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China space advancement continues by blowing up second missile in space

February 22, 2018
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China continues to advance its military and space programs with a test of their DN-3 long-range missile interceptor.

The purpose of the DN-3 is to destroy target missiles in space. China completed a successful test of the system on Feb. 5 with the DN-3 missile hitting and destroying its intended target.

This launch was at least the second time China has put a system with this capability to use since 2010.

The 2010 test, likely a similar missile to China’s current DN-3 from earlier this month, destroyed a target high in the exoatmosphere, about 62 miles above the surface of the earth. That test made China just the second nation on earth after the United States to develop and launch hit-to-kill defense missiles capable of destroying targets in the exoatmospere.

The United States tested a system with similar capabilities, named the SM-3, earlier last month, although that launch missed its intended target. The U.S. program has been in development for decades.

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Exoatmospheric ballistic missile defense (BMD) is the most difficult of all missile defense mission sets. It requires the launch of a hypersonic missile interceptor to shoot down another hypersonic missile in space.

The hit-to-kill operation is technically demanding and requires the missile to precisely smash into an oncoming warhead in order to destroy it on impact before it reaches its intended target. Hitting high-velocity targets in the vacuum of space is just one of the many new defense tactics currently in development.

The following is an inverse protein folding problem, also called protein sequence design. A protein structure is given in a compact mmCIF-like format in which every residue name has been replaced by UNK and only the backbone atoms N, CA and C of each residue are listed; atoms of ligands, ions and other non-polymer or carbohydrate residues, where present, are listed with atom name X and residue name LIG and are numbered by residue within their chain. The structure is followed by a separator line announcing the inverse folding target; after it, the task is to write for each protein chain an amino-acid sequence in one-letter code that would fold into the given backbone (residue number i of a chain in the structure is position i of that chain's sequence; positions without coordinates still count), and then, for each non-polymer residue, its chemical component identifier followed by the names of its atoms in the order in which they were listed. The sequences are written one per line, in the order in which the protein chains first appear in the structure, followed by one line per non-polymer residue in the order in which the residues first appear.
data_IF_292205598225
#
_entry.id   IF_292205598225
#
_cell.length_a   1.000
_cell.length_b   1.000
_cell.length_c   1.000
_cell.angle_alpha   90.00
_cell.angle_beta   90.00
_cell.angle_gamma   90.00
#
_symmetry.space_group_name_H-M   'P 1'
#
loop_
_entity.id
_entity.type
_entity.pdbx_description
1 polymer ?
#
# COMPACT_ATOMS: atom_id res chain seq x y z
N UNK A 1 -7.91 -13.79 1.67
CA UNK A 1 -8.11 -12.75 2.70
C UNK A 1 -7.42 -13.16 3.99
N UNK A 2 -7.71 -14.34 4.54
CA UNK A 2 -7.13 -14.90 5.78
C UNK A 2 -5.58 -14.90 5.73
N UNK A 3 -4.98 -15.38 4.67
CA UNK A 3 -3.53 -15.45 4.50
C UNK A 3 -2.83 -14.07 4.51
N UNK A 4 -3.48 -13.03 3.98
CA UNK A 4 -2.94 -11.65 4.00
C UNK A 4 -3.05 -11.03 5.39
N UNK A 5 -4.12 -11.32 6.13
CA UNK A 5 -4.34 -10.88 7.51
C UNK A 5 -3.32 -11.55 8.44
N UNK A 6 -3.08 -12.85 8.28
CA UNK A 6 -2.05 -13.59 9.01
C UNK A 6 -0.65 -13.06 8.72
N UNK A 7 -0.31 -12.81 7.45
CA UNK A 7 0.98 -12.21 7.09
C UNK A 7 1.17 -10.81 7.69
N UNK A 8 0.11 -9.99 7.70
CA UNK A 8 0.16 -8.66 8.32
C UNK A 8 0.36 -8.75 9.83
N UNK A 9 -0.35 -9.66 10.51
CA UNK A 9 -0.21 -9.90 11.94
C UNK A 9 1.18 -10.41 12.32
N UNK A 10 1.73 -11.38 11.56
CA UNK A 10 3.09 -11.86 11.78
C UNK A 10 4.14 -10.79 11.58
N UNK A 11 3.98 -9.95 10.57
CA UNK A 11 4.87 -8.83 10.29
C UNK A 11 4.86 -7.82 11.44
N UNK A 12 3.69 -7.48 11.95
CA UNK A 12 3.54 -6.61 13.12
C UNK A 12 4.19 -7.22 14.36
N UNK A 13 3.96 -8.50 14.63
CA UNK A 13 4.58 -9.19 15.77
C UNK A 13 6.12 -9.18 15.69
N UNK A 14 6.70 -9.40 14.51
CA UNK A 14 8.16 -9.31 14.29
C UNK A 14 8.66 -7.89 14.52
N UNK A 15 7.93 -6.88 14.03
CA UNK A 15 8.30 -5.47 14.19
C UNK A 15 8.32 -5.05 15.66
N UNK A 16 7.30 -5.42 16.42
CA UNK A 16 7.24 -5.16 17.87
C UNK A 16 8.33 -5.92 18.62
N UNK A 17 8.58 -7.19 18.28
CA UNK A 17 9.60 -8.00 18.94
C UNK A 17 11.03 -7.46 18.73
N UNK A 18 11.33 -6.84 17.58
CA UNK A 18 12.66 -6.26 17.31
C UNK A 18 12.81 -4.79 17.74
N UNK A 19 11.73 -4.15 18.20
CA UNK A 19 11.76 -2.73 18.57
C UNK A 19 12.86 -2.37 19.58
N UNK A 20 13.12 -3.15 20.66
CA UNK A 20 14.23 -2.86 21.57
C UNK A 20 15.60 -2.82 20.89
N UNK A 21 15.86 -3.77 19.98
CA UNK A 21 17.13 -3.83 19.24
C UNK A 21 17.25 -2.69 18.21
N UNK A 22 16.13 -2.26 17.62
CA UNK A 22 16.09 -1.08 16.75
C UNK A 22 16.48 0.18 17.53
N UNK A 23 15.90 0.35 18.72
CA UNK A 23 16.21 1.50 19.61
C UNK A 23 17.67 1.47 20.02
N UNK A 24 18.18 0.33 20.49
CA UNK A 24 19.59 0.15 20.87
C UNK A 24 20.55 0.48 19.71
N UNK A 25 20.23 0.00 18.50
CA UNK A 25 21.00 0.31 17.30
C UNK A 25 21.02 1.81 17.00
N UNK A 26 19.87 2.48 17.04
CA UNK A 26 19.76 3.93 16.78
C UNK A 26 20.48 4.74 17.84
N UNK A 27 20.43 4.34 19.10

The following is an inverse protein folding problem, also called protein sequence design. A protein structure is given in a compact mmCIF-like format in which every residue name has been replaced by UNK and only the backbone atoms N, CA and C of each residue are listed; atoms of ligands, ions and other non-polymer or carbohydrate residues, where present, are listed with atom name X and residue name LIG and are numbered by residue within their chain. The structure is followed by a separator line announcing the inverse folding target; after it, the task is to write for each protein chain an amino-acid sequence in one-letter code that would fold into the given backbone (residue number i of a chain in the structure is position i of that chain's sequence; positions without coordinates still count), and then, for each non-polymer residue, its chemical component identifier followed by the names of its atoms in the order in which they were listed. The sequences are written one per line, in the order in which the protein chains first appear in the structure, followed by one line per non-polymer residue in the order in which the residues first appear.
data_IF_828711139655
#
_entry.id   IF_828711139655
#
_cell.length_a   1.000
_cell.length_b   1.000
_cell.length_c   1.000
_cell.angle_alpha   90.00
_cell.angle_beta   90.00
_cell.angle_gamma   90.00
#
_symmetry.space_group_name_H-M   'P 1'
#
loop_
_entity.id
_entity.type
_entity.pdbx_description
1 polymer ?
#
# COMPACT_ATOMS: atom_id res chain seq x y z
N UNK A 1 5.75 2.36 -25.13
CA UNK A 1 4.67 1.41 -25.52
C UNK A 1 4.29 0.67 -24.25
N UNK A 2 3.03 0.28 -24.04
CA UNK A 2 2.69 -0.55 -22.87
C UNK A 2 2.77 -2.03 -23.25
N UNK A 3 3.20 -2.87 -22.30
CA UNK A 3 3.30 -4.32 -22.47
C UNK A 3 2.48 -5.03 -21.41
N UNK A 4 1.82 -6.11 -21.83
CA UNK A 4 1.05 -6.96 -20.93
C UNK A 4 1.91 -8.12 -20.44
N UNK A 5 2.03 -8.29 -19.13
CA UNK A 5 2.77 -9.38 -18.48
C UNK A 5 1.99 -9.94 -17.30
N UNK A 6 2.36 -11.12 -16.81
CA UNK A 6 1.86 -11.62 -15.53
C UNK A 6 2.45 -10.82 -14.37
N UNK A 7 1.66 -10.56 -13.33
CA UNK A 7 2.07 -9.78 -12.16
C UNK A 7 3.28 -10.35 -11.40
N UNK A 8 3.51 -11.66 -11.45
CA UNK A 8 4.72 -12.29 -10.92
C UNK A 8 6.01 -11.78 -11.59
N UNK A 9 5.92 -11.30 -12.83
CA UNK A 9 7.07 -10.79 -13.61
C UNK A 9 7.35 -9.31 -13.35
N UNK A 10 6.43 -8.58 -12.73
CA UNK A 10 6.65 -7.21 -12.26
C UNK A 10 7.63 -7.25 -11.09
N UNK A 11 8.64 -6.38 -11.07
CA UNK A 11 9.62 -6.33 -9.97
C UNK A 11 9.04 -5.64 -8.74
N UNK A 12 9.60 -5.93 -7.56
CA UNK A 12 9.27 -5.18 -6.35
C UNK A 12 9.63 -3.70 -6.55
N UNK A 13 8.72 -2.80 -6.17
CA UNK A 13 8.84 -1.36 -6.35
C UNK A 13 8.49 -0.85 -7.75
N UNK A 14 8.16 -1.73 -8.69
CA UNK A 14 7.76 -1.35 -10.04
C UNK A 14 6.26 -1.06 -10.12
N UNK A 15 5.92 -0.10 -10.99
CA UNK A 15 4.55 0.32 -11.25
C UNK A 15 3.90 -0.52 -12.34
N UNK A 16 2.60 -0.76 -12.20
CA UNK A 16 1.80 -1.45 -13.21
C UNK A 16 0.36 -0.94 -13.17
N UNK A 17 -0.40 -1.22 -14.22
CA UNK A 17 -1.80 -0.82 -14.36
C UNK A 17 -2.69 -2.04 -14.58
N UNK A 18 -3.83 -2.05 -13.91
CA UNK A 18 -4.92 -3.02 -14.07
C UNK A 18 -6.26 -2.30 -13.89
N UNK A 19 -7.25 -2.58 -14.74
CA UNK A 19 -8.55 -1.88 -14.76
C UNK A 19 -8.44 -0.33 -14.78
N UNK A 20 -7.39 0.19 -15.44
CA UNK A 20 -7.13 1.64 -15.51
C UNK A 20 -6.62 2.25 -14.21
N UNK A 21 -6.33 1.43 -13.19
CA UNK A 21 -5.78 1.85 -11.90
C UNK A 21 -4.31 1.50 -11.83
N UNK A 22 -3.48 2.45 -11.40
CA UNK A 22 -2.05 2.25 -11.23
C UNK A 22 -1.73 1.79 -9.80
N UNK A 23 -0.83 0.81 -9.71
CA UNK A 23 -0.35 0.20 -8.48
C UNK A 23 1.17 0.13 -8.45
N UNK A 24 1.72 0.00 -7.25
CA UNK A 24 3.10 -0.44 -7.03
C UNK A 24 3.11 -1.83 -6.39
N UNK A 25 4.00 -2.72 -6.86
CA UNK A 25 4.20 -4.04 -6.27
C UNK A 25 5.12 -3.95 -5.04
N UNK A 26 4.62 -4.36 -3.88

China’s most recent successful test of this system not only highlights the nation’s continued focus on its military and space programs, but also piqued the interest of other nations due to the timing of the launch.

Tensions on the Korean Peninsula are particularly high, with North Korea launching various rockets over the last few years and defying nations’ request to cut back on their nuclear and ballistic missile programs.

The United States also recently published its 2018 Nuclear Posture Review that outlined the Defense Department’s concerns over the ongoing nuclear arms race spanning Russia, China and North Korea. It also released new information on previously unknown military developments from Russia.

China’s increased interest in its military and nuclear program showcase the renewed completion between nations in the development of high-tech, high-speed weapons like rail guns, hypersonic glide vehicles and scramjet engines.

With China, North Korea and other nation focusing heavily on their military technology, President Donald Trump has also expressed his desire to improve America’s s nuclear programs and plans on increasing the Pentagon’s defense budget substantially by 2019.

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